Oxidative stress is the result of an imbalance between reactive oxygen species (“ROS”) production and antioxidant defense mechanisms. It has been reported that oxidative stress is increased in patients with renal failure. The antioxidant system is severely impaired in uremic patients and is gradually altered with the degree of renal failure.

The effects of ROSs and RCSs are summarized in FIG. 1. The use of carbonyl trapping agents to eliminate RCSs has been generally reported. Antioxidants, in general, have also been used to reduce oxidative stress in dialysis patients. They have been used independent of each other.

A need, therefore, exists to provide improved therapeutic compositions that can inhibit both reactive carbonyl species and reactive oxygen species, such as in kidney disease patients.

SUMMARY OF THE INVENTION

The present invention generally relates to therapeutic compositions. More specifically, the compositions can be effectively used to inhibit the activity of reactive oxygen and reactive carbonyl species. This can provide for a reduction in inflammation, oxidative stress, carbonyl stress and the like to a patient that has been administered the composition during therapy, such as dialysis therapy. The single molecule can include an antioxidant moiety, a carbonyl trapping moiety, and a linker moiety. The linker moiety joins the antioxidant moiety and the carbonyl trapping moiety. The composition can be provided in any suitable form, such as in solution form, an orally administered product and the like.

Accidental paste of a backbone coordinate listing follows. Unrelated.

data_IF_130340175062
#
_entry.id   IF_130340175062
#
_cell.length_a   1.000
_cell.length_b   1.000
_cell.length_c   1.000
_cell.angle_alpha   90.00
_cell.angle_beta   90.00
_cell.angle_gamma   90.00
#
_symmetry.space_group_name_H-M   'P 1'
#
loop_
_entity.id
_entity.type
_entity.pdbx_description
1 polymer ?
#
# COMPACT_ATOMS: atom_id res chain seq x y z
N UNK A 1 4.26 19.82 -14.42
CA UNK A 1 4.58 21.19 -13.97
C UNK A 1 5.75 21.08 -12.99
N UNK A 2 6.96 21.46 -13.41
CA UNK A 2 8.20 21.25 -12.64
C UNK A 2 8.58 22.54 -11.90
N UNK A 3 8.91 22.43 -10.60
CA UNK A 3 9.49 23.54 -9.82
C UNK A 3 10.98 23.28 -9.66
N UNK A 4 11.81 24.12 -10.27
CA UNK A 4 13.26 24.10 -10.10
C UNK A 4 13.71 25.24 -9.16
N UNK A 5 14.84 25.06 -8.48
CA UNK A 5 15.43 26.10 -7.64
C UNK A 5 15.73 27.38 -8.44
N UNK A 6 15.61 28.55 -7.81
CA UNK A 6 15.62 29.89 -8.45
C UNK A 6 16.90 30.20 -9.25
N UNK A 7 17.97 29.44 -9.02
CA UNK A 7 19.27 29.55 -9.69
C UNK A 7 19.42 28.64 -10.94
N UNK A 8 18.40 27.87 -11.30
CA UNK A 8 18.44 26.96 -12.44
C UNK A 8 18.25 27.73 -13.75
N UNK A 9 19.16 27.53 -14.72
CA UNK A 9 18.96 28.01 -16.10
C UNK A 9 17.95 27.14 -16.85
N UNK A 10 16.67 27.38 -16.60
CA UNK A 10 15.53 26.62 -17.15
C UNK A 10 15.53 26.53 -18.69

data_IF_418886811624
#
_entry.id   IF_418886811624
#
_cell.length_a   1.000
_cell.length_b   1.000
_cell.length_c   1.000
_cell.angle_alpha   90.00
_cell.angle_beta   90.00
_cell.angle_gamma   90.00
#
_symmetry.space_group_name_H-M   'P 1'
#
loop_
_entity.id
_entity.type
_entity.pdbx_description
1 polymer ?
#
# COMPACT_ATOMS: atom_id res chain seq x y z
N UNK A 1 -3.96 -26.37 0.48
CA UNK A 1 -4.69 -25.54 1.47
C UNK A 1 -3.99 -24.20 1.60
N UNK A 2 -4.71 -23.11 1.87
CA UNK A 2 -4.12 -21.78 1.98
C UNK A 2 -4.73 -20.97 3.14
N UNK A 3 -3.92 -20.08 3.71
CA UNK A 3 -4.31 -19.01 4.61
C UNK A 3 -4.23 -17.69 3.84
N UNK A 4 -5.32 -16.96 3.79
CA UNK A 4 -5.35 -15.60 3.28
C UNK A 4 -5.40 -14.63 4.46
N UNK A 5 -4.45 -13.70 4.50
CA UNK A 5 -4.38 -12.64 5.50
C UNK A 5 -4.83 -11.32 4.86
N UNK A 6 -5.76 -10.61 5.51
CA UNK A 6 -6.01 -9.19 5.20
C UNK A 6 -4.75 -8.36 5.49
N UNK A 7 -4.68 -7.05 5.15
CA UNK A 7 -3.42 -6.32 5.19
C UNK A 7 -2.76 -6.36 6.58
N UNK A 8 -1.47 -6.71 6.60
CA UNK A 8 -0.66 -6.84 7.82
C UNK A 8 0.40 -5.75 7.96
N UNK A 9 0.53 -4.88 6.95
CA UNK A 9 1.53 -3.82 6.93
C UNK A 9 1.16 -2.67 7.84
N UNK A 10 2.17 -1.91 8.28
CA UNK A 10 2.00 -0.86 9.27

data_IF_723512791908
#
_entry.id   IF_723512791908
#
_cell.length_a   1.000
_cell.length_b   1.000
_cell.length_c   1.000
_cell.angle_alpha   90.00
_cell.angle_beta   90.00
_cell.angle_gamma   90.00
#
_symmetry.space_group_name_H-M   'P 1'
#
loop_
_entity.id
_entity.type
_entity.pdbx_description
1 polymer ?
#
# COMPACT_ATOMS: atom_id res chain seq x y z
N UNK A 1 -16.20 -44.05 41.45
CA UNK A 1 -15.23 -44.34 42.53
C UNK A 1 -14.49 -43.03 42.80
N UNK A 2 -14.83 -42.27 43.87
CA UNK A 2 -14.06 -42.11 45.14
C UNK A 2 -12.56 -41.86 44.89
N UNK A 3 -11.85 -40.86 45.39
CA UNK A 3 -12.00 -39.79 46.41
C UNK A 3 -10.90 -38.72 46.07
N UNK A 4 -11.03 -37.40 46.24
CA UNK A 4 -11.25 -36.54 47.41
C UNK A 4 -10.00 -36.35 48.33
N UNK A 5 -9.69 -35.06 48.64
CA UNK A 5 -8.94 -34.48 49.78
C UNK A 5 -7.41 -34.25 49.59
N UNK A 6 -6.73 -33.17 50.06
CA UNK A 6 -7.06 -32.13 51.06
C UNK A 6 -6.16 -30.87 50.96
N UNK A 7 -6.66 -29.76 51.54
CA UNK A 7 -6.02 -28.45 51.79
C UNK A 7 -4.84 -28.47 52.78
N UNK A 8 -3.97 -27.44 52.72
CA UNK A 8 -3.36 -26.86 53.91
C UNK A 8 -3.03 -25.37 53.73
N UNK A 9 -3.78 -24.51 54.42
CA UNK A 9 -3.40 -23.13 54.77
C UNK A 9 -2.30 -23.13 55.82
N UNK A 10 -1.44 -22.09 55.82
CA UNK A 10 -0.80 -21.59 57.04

In an embodiment, the present invention provides a composition that includes a single molecule capable of inhibiting a reactive oxygen species and a reactive carbonyl species.